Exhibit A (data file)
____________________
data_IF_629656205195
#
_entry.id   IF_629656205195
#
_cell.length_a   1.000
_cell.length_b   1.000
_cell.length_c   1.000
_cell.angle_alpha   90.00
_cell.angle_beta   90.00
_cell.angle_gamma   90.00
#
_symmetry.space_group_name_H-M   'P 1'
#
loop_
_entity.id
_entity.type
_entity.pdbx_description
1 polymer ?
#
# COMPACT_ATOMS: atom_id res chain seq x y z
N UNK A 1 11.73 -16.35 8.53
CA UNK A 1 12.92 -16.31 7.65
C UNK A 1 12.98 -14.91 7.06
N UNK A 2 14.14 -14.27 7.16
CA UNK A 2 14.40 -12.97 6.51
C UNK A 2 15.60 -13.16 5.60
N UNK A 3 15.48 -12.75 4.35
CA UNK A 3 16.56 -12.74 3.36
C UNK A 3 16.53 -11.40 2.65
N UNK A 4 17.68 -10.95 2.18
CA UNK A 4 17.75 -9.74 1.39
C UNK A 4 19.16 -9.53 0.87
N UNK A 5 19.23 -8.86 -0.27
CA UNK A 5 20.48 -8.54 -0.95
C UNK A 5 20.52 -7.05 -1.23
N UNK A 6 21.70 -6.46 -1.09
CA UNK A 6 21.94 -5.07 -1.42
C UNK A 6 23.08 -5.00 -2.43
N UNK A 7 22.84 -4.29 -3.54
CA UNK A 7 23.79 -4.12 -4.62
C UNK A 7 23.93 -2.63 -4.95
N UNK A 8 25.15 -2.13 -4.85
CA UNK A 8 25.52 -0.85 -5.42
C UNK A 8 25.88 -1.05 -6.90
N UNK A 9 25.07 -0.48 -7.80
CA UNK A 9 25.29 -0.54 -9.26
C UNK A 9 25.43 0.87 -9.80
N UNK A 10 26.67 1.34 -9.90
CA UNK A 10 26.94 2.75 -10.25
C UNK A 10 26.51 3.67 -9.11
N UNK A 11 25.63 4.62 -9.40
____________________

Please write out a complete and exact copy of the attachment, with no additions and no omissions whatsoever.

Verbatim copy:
data_IF_629656205195
#
_entry.id   IF_629656205195
#
_cell.length_a   1.000
_cell.length_b   1.000
_cell.length_c   1.000
_cell.angle_alpha   90.00
_cell.angle_beta   90.00
_cell.angle_gamma   90.00
#
_symmetry.space_group_name_H-M   'P 1'
#
loop_
_entity.id
_entity.type
_entity.pdbx_description
1 polymer ?
#
# COMPACT_ATOMS: atom_id res chain seq x y z
N UNK A 1 11.73 -16.35 8.53
CA UNK A 1 12.92 -16.31 7.65
C UNK A 1 12.98 -14.91 7.06
N UNK A 2 14.14 -14.27 7.16
CA UNK A 2 14.40 -12.97 6.51
C UNK A 2 15.60 -13.16 5.60
N UNK A 3 15.48 -12.75 4.35
CA UNK A 3 16.56 -12.74 3.36
C UNK A 3 16.53 -11.40 2.65
N UNK A 4 17.68 -10.95 2.18
CA UNK A 4 17.75 -9.74 1.39
C UNK A 4 19.16 -9.53 0.87
N UNK A 5 19.23 -8.86 -0.27
CA UNK A 5 20.48 -8.54 -0.95
C UNK A 5 20.52 -7.05 -1.23
N UNK A 6 21.70 -6.46 -1.09
CA UNK A 6 21.94 -5.07 -1.42
C UNK A 6 23.08 -5.00 -2.43
N UNK A 7 22.84 -4.29 -3.54
CA UNK A 7 23.79 -4.12 -4.62
C UNK A 7 23.93 -2.63 -4.95
N UNK A 8 25.15 -2.13 -4.85
CA UNK A 8 25.52 -0.85 -5.42
C UNK A 8 25.88 -1.05 -6.90
N UNK A 9 25.07 -0.48 -7.80
CA UNK A 9 25.29 -0.54 -9.26
C UNK A 9 25.43 0.87 -9.80
N UNK A 10 26.67 1.34 -9.90
CA UNK A 10 26.94 2.75 -10.25
C UNK A 10 26.51 3.67 -9.11
N UNK A 11 25.63 4.62 -9.40